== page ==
The team travelled to the Indonesian island of Java where they observed the mudskipper hopping across water as well as climbing trees and scaling rock surfaces.
The mudskipper is an amphibious fish - meaning it can walk on land and live both in and out of water - native to tropical and subtropical regions. The team had already observed the fish being able to leap out of water, but none had ever encountered a case of a fish that could repeatedly ‘hop’ across the surface of the water.
“This species of fish is an odd one as it likes to spend more time out of water than in it according to our observations,” Dr Alam said. “We expected tree climbing, as we had known about this for a few years... We didn't expect it to start hopping across the surface of the water.”
“This was especially bizarre as we'd often see it jump off a vertical incline — like a mangrove root — hop across the water to get away from us, only to then hop off the water back onto a vertical incline.”
The team recorded a series of slow motion videos to analyse how the mudskipper was able to achieve this unusual form of locomotion. They reached the conclusion that the water skipping motion was a panic response or way of escaping from a perceived threat, partly due to the sharp contrast of this movement with its calmer and more linear movements when walking on land.
Dr Parvez Alam (fourth from right), with the mudskipper research team in Java, Indonesia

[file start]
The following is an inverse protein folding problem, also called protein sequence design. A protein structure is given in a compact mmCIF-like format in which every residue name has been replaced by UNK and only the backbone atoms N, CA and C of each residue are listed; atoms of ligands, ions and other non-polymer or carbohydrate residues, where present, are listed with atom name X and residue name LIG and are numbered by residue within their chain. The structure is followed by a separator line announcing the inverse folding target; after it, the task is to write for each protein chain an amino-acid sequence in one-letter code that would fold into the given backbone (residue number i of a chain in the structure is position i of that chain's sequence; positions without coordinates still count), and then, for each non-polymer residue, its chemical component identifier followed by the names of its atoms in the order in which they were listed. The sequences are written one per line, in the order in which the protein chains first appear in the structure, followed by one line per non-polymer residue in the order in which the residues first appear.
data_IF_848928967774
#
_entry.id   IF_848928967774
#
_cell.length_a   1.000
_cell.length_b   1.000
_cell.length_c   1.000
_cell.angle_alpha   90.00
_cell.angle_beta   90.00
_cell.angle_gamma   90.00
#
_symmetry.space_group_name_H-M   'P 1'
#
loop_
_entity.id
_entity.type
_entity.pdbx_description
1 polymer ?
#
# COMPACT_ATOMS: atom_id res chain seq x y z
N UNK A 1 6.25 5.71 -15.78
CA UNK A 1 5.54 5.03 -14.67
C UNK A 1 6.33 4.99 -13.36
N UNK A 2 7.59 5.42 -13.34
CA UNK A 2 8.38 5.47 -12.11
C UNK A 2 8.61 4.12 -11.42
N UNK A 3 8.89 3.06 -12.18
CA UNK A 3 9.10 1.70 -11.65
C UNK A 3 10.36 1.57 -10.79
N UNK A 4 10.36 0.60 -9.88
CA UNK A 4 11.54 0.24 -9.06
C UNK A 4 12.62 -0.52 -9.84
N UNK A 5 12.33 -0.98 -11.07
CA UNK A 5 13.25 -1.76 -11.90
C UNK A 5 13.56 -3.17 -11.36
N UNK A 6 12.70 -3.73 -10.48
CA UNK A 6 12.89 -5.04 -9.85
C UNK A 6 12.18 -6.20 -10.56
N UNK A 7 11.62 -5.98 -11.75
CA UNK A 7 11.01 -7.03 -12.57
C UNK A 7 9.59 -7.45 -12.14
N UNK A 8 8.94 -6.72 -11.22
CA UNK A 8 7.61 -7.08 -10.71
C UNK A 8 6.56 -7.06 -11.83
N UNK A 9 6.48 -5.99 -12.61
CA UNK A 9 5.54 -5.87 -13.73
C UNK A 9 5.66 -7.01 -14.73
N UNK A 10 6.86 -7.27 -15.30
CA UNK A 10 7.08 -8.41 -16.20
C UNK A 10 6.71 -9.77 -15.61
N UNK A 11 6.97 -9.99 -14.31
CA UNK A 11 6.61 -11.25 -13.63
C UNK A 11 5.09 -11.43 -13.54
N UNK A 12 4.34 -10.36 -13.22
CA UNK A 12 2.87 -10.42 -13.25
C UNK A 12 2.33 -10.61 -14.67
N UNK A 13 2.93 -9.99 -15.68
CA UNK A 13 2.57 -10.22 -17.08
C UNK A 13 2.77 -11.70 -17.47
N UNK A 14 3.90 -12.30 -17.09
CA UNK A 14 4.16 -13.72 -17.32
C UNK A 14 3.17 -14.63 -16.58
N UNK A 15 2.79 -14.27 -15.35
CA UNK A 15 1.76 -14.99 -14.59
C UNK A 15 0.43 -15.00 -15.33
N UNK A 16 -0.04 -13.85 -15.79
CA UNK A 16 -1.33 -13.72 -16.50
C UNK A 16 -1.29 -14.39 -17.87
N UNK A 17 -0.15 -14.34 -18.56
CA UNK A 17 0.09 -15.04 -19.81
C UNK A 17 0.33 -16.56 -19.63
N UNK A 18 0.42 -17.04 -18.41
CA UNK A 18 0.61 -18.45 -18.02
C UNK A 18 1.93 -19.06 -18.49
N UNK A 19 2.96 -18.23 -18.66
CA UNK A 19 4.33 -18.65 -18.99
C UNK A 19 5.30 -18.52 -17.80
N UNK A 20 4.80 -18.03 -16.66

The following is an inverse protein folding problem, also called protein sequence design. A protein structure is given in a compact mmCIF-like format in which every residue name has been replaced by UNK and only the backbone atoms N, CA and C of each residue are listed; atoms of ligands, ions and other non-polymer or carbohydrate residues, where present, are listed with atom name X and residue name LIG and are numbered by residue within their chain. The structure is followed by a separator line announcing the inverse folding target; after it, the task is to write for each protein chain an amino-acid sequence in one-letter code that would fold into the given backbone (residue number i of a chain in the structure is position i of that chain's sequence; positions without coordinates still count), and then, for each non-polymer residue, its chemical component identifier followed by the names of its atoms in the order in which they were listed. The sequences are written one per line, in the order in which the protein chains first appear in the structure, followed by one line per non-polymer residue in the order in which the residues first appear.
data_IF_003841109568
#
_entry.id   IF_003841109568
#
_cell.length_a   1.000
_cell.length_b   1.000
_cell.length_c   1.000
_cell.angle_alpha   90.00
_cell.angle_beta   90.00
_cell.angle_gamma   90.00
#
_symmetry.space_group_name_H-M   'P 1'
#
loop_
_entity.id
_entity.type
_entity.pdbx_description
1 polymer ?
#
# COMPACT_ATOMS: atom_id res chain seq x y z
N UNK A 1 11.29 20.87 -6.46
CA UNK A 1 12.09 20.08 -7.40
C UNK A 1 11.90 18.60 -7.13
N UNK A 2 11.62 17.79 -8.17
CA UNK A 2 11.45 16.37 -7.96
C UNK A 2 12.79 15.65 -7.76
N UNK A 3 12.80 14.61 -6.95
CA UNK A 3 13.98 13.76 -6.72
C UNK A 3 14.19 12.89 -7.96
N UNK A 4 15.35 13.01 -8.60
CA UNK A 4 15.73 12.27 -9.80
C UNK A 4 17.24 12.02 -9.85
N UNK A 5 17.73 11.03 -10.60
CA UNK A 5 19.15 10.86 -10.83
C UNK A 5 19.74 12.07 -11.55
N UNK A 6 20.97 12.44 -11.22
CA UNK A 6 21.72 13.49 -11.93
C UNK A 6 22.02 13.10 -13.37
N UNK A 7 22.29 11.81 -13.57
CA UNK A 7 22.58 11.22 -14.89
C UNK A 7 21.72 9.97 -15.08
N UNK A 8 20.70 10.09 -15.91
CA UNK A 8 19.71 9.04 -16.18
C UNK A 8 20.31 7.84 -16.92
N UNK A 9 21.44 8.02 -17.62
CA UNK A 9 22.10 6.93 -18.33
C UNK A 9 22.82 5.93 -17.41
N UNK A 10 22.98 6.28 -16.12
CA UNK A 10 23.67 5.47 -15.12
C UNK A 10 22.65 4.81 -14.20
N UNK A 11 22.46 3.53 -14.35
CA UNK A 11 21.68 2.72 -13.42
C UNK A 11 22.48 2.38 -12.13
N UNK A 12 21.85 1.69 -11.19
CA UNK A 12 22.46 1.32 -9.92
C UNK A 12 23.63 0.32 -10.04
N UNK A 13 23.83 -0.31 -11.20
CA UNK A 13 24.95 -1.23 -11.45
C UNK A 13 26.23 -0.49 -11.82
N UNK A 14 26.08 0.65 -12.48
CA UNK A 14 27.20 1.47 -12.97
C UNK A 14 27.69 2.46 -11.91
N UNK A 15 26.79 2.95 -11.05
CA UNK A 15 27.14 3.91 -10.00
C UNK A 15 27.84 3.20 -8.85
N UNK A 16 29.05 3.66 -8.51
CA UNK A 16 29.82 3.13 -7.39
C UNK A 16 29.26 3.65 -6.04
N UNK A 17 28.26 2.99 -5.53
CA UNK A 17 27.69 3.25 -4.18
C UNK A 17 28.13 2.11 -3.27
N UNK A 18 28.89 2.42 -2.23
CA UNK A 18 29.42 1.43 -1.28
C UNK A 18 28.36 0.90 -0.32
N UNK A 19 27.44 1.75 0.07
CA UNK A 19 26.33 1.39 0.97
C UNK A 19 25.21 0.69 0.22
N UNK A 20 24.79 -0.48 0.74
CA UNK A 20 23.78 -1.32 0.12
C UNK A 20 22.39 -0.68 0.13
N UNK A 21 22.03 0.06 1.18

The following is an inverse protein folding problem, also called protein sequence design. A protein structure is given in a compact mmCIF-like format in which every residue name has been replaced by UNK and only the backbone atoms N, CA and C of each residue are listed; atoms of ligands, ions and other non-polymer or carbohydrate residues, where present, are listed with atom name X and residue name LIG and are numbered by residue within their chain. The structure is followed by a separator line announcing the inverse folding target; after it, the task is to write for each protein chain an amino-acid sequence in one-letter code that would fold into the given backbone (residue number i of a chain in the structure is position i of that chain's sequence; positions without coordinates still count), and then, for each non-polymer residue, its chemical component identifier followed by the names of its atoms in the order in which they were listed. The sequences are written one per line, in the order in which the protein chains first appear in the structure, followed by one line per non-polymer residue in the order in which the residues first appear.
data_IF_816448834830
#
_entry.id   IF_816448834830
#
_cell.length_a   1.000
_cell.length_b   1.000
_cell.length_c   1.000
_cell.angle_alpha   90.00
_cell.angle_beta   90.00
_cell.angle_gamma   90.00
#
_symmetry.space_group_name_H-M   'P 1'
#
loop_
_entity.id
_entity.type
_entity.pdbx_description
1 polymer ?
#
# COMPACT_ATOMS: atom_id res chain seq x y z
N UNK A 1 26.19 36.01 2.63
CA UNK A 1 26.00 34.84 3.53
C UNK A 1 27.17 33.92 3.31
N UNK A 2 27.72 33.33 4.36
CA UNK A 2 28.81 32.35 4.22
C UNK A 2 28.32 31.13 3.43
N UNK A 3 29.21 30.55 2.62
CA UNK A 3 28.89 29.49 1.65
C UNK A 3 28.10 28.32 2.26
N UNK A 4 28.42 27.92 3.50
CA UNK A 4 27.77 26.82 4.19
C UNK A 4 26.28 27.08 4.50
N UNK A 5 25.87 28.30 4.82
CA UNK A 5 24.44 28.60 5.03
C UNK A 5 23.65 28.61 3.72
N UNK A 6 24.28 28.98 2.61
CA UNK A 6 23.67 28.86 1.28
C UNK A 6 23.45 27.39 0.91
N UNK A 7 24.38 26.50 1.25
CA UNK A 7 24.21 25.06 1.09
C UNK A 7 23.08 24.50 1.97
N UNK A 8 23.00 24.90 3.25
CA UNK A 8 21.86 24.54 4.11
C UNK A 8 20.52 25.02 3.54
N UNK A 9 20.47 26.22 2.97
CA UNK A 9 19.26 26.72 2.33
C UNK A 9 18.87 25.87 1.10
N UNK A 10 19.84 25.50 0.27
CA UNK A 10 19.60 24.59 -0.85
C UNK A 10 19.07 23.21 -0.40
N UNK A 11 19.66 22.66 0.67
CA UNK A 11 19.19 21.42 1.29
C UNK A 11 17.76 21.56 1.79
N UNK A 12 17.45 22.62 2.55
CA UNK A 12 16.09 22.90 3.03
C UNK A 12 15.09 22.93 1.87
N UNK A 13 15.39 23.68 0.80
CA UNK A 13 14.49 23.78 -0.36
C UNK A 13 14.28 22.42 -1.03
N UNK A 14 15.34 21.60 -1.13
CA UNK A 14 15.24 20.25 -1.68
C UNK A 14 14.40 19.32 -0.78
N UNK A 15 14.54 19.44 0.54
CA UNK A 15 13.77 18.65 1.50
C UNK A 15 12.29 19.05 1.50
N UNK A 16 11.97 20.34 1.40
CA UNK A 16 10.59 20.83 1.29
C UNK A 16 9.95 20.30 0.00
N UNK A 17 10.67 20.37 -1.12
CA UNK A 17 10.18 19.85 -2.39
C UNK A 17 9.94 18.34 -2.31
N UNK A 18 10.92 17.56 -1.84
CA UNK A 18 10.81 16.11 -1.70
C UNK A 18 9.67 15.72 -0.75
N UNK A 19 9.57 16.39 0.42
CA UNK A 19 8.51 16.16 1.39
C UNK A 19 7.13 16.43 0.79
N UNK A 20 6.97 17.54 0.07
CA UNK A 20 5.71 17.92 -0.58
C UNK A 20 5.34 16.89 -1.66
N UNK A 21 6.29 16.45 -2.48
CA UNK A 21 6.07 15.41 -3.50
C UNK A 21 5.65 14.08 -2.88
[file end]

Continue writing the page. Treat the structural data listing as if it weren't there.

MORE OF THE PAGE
This research was part of a collaboration with the Universitas Gadjah Mada (UGM) in Indonesia, with whom the University of Edinburgh has recently established a Memorandum of Understanding.
Dr Alam is the Edinburgh lead with a focus on physics, modelling and materials science, while Dr Bambang Retnoaji is the UGM lead with a background in ethology and physiology. By combining their expertise, the team have been able to develop holistic, cross-disciplinary approaches to provide insights into the functional morphology of mudskippers.
Dr Alam, who works at the interface between biology and engineering, started this research around five years ago, when he ran biomimetics research groups in both Finland and Indonesia. As part of his interdisciplinary work in the School, Dr Alam seeks to “understand mechanical and material designs in nature, and apply the ideas gained to advance engineered products and technologies.”
The research has since been shared by Newsweek, the New Scientist and the Daily Mail.
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